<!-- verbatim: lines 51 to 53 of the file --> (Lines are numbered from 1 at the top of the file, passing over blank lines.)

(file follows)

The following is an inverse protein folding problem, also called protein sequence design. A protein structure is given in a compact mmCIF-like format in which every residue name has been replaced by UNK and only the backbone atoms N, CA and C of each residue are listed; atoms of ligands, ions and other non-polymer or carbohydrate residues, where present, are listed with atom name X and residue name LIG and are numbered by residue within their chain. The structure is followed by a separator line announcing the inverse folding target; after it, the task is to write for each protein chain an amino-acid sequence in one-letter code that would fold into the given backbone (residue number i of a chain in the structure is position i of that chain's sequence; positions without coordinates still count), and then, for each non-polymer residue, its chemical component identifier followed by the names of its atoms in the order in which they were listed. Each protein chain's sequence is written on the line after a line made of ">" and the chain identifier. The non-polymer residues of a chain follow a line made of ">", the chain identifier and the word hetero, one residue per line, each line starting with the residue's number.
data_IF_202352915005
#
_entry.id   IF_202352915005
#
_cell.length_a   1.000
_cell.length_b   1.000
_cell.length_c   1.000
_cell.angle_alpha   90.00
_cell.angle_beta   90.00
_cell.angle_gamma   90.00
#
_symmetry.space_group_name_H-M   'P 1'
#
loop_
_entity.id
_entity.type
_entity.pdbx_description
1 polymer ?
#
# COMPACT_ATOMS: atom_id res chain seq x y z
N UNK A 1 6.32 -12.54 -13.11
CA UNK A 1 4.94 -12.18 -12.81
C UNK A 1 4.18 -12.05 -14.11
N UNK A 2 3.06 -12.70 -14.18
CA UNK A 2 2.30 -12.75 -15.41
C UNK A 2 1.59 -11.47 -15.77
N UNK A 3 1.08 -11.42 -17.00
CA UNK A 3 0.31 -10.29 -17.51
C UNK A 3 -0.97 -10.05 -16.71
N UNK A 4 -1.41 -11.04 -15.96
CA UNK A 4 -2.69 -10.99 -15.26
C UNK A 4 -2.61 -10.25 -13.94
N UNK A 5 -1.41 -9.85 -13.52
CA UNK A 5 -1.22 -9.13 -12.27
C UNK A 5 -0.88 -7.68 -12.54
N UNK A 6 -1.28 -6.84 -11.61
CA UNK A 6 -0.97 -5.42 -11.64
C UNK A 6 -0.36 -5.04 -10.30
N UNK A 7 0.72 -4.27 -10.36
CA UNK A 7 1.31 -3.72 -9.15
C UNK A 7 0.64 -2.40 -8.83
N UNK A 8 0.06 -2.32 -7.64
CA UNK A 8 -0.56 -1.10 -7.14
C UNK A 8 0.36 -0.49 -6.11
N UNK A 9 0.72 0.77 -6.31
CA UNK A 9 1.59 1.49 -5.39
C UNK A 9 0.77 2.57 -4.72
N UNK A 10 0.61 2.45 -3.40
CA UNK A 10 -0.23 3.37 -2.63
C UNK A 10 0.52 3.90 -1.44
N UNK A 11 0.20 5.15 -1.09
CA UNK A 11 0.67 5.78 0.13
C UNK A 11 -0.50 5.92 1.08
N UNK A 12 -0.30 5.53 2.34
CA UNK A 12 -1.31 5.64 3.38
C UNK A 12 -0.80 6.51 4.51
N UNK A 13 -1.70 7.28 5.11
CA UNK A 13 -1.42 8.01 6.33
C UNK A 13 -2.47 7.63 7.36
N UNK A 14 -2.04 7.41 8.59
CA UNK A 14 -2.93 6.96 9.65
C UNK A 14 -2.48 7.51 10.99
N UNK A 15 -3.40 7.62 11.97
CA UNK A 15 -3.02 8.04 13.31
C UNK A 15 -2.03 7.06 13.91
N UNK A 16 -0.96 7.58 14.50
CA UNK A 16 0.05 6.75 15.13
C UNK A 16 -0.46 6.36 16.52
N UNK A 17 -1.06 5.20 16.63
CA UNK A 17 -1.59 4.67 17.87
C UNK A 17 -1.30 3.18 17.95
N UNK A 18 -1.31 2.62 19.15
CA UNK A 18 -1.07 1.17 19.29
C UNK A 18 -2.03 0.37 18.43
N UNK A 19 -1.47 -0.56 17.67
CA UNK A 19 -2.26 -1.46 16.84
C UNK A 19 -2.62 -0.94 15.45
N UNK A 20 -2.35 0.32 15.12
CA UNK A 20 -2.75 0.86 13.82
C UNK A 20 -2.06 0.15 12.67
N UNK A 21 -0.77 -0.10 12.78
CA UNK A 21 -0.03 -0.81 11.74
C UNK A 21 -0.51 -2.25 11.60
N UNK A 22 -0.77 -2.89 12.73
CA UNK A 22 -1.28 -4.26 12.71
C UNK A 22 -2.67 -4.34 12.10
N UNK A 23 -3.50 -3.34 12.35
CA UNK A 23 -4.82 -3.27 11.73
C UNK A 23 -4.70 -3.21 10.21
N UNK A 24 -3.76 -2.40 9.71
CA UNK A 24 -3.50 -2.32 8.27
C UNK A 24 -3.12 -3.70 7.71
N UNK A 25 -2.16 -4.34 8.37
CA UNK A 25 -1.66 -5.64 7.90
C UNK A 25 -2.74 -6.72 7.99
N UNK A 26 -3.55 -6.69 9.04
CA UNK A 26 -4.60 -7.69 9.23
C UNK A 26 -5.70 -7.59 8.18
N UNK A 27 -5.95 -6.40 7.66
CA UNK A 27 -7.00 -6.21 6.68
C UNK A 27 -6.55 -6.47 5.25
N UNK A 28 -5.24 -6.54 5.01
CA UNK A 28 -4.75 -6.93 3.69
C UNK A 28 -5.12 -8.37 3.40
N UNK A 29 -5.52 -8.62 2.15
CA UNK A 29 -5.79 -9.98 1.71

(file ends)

C UNK A 10 0.52 3.90 -1.44
N UNK A 11 0.20 5.15 -1.09
CA UNK A 11 0.67 5.78 0.13